The court-appointed administrator of Cytonn Investment’s insolvent funds has called for an extension of the administration period for a further one year, increasing the anxiety of the over 800 investors due to delayed returns.
Court papers indicate that investors may recover their full investments by the end of the year 2028.
The administrator, Kereto Marima, says the administration process of the two troubled investment funds, Cytonn High Yield Fund and Cytonn Projects Notes LLP, which started on October 6, 2021 is yet to achieve its purpose but he anticipates this will be done in the next 12 months if the extension is granted.
Court documents indicate that the total clients’ liability for the two funds as of August 31, 2021 was Sh14.1 billion.
The two funds also have another liability of Sh480 million, which comprises administration and advisory expenses. The total pending liability is Sh10.2 billion.
The administration orders expired last week on October 6 and Mr Marima is sitting on interim extension order that is set to end on October 18 when his request for a 12-month extension will be heard by Judge Alfred Mabeya at Milimani Law Courts Nairobi.
Claiming there are no sufficient assets to settle the liabilities of the insolvent funds, Mr Marima says in the absence of incomplete administration and non-extension of the administration process, there is the likelihood of inequitable distribution of the assets owned by the insolvent entities.
"Should the administration not be extended as requested, and given the various claims already made (including arbitral awards as well as execution orders) and others in the works, in all likelihood the very peril which the law sought to cure, a disorderly inequitable and unfair distribution of the assets will come to pass,” says Mr Marima in the court papers.
He argues that the consequences of not granting the extension is that: “The ugly beggar in the neighbourhood will inevitably ensue as each creditor desperately scrambles for the assets as they are able to lay their hands on to the disadvantage of all as there are not sufficient assets to settle the liabilities”.
“One of the greatest challenges I have faced is in respect to funding of the Administration. There are presently no funds available to run the administration. Apart from funding for the first creditors meeting, none of the administrative costs (including my fees) have been paid. I would request this court to fix fees for this assignment as well as allow the Administrator to take security for all the administrative costs,” says Mr Marima.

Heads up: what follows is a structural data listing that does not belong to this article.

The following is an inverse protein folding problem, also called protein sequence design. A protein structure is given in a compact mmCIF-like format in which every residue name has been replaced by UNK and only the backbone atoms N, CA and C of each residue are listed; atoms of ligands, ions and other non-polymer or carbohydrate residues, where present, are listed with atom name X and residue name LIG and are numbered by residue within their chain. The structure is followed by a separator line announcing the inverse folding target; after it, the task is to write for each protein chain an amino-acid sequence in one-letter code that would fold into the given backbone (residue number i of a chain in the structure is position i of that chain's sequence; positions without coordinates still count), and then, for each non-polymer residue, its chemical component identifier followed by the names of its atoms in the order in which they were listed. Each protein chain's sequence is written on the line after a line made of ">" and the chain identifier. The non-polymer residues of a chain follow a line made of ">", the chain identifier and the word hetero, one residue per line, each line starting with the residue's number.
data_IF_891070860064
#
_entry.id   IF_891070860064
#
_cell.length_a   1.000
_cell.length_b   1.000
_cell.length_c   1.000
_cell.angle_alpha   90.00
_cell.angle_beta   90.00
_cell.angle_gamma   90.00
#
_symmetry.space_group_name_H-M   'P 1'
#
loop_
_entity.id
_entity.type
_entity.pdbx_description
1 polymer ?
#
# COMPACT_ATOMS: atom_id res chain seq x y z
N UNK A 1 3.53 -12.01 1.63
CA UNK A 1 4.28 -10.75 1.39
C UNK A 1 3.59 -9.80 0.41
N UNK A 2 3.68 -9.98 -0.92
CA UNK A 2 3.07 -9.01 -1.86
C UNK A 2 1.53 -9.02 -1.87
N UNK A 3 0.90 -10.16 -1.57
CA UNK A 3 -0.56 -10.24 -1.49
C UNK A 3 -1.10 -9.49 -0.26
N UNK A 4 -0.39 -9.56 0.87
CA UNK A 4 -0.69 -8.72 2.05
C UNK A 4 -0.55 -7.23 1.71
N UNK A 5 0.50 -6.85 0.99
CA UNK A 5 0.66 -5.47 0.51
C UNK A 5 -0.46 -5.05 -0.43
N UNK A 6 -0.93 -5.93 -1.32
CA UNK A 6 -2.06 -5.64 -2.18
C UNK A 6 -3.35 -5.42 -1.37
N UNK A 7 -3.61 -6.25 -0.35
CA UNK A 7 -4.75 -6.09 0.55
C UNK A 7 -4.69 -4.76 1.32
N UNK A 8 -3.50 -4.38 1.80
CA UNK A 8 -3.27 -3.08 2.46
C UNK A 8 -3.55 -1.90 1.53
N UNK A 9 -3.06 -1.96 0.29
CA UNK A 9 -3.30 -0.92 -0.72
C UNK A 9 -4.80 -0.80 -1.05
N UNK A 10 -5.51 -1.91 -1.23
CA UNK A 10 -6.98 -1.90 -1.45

Purpose of the extension of his term of office, he says, is to enable him verify the claims by various creditors and effectively take appropriate action in protecting the interest of the creditors and the insolvent investment scheme.
In his supporting affidavit, the official receiver says since his appointment among the things he has been able to achieve is putting advertisements inviting known and potential creditors to submit their claims.
As at June 13, 2022 he had received 672 claims and 200 had not been received. He says the total number of Cytonn Real Estate Project Notes LLP accounts is 872. The total number of investors is 860, says Mr Marima in the court papers.
“There is still an ongoing verification and proving of the claims,” he says, adding that throughout the Administration process he has issued creditors with six updates.
He also developed Administrator’s Statement of proposals (ASOP) as required by law and shared the same with the known creditors.
In the statement he indicated that winding down of the investment scheme was the only objective that could be pursued in the Administration.
He adds that the Cytonn Investment Management Plc has also passed a resolution to wind down the fund, therefore rescue of the scheme is not a going concern.
According to the administrator, the business model of Cytonn has been overtaken by events in the market and is no longer viable.
“Consequently, the only option that can be pursued in my professional view as an Insolvency Practitioner is that of an orderly wind down,” says Mr Marima adding that he has various pending tasks to be completed in the Administration. An orderly wind down should not be interpreted as a fire/forced sale of Cytonn’s assets, he says.
The insolvent investment scheme was put under administration by the court following a request by the company’s Chief Executive Edwin Dande so as to give the funds time to restructure, recover and return value to investors.
A business is said to be insolvent when it cannot be able to raise enough cash to meet its obligations. Mr Marima says during this period he has been dealing with numerous legal proceedings before various courts and arbitration matters.
On why he has been unable to achieve the objective of winding up the investment scheme, Mr Marima says it is because of lack of funding to fund the activities of the Administration, in particular fund the second creditors meeting that was ordered by the court.
The first meeting was held on March 2, 2022 at a cost of Sh552,192. During that meeting, the creditors elected a five-member Creditors’ Committee comprising James Gitau, Bosco Matheka, Moses Edwin Owuor, Patrick Wanjau and Irene Kalii.
Another reason is the delay by Cytonn Investment Management Plc to provide the information he had requested so as to be able to carry out his function as well as answer queries by the creditors.
According to him, the extension is in the best interest of the creditors and investors.